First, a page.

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Lowndes backs driver training

Craig Lowndes: “I would still love to see today a state put everyone through a driving course”.

V8 Supercar star Craig Lowndes supports training for new drivers on our roads

General News logo15 Dec 2004

ON the eve of a major road safety forum held at Parliament House in Canberra this week, leading Ford V8 Supercar star Craig Lowndes has backed increased training for drivers.

One of the key issues to be discussed at the forum is a scheme endorsed by Federal Transport Minister John Anderson for mandatory provisional license-holder training.

A pilot scheme involving 14,000 Victorian and NSW P-plate drivers undergoing an eight-week intensive driving course is about to go into development. Their skills will then be compared to another 14,000 drivers who have not undergone additional training.

The current plan is to roll the program out nationally in 2007. The scheme is endorsed by the Federal Government, Australia’s four car manufacturers and many car importers.

State and territory governments will also have to participate if the scheme is to fly, and representatives have been invited to the forum.

While taking no part in the proceedings in Canberra, where touring car legend Peter Brock will make a key presentation, Lowndes endorses the direction the forum is taking.

“I would still love to see today a state put everyone through a driving course,” Lowndes told GoAuto.

“People disagree with that because they say you are just educating people to drive faster, but I look at it as educating people to survive and (to) save themselves.

“Ninety per cent of the time, when a driver puts a car sideways on a road that’s the last time.

“They never see the light of day again because they are wrapped around a pole, a tree or gone off a cliff.

“That’s because they haven’t got an understanding of what the car is potentially going to do.” But Lowndes’ vision goes further than pure car handling. He believes the educational needs of Australian drivers are more widespread than that.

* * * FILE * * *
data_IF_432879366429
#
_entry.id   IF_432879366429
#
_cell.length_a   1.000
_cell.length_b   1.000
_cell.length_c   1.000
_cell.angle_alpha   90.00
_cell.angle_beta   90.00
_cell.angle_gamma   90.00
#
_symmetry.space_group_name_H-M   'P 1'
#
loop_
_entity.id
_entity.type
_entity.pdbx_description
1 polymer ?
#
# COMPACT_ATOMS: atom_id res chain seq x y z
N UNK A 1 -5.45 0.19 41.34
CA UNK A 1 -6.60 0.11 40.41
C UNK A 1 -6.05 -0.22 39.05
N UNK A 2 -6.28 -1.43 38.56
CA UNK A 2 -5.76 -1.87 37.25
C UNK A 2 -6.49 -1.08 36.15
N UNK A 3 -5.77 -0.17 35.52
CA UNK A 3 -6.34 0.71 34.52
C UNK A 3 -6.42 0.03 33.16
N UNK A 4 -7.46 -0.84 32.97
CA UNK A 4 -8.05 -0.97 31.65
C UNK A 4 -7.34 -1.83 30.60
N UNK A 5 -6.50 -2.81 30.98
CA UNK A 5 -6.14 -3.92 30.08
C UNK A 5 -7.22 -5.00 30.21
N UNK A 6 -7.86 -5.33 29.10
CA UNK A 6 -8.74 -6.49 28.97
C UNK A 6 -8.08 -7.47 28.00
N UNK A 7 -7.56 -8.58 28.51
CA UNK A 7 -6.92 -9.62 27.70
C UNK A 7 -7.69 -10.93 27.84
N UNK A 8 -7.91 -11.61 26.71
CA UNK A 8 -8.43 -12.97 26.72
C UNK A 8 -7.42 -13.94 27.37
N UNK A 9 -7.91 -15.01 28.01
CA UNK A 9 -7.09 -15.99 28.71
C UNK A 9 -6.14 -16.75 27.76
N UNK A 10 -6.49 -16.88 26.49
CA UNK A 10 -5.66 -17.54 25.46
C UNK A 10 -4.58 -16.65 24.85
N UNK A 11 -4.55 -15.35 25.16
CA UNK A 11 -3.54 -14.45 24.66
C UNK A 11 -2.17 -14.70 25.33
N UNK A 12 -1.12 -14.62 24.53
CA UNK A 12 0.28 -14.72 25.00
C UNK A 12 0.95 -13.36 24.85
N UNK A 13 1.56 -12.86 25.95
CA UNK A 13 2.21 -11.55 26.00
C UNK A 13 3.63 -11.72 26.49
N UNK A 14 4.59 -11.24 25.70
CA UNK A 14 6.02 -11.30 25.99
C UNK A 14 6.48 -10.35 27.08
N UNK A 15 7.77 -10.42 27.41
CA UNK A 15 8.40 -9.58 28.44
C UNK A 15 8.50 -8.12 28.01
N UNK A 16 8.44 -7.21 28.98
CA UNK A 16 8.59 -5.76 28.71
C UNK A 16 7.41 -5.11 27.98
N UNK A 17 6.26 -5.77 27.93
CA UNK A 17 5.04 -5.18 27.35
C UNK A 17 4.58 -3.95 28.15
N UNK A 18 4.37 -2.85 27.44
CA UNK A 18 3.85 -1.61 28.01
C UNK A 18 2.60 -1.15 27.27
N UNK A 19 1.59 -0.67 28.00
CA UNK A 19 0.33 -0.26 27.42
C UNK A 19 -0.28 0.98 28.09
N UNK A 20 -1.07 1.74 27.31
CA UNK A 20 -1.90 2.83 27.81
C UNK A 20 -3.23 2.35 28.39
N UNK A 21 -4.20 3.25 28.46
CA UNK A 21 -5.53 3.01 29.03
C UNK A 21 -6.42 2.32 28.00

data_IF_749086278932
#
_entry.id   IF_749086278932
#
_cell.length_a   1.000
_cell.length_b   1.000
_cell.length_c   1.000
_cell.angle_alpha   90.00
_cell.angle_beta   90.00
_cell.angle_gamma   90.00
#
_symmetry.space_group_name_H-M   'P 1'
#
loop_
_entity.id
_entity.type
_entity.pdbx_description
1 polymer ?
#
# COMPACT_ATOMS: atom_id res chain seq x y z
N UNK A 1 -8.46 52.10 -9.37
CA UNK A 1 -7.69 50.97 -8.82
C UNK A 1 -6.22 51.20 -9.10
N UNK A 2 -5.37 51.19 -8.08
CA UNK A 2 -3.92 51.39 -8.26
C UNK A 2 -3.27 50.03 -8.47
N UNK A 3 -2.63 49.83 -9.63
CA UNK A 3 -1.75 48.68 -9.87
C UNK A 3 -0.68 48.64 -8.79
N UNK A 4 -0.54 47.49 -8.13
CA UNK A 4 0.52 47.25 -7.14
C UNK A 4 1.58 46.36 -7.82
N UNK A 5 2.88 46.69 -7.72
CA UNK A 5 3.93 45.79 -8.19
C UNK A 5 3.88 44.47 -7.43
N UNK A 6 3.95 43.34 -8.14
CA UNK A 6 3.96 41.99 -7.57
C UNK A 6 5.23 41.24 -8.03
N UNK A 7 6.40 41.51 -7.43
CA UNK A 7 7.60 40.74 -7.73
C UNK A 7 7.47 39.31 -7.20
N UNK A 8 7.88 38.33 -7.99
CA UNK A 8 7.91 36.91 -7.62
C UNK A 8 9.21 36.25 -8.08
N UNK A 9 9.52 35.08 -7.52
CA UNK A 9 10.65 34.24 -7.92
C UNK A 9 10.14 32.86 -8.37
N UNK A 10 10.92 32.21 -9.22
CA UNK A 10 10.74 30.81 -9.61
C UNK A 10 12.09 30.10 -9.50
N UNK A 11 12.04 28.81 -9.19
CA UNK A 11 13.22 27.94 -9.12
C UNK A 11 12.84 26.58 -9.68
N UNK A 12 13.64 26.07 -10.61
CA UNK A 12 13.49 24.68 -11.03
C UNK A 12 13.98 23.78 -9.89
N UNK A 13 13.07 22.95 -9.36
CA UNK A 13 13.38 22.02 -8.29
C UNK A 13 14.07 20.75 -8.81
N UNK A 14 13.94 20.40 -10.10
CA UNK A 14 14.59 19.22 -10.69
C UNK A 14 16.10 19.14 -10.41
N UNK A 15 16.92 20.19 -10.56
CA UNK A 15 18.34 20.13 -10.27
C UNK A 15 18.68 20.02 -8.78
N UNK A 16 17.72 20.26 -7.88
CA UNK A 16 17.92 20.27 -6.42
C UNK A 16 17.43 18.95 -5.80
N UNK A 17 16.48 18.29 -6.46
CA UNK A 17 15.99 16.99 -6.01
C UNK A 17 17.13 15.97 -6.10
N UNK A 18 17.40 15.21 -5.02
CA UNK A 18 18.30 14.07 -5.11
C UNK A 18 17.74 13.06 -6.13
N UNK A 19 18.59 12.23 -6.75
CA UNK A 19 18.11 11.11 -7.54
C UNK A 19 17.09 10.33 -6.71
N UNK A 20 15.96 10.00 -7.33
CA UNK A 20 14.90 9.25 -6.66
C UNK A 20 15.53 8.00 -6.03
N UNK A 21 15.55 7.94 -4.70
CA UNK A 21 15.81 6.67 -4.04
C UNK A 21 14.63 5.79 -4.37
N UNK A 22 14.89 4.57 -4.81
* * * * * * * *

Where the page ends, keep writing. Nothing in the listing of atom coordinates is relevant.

“It’s really for me a frustrating thing, because when you see people on the road driving around, they don’t look far enough ahead, they park too close behind at a set of lights, and what really irks me is no-one indicates.” While not currently involved actively in driver training or road safety initiatives, Lowndes has previously been involved in community awareness campaigns in Western Australia and Queensland. He also worked as an instructor at Jim Murcott’s driving school in Melbourne in the early 1990s before breaking through in V8 Supercars.

It was his period as an instructor with Murcott that helped form his strong views on the need for driver training.

Lowndes remembers learner and provisional drivers attending the courses and the L-platers being more receptive to instruction because the P-platers believed they knew how to drive because they “had passed the test”.

He also admits to loathing the process he had to go through to gain his own driving licence, remembering being taught the push-pull steering method by his instructor, a method he rejects as outmoded.

“That certainly frustrated me and I know it’s frustrated a lot of good drivers,” he said. “It’s been an ongoing battle to get the government and educators to understand that side of it.” Lowndes, 30, learnt how to drive on his father’s property and racing go-karts. He is a three-time V8 Supercar champion and won Bathurst in 1996. In 2005 he shifts to the Triple Eight Racing team, his third Ford-backed outfit since moving from Holden to the Blue Oval in 2000.

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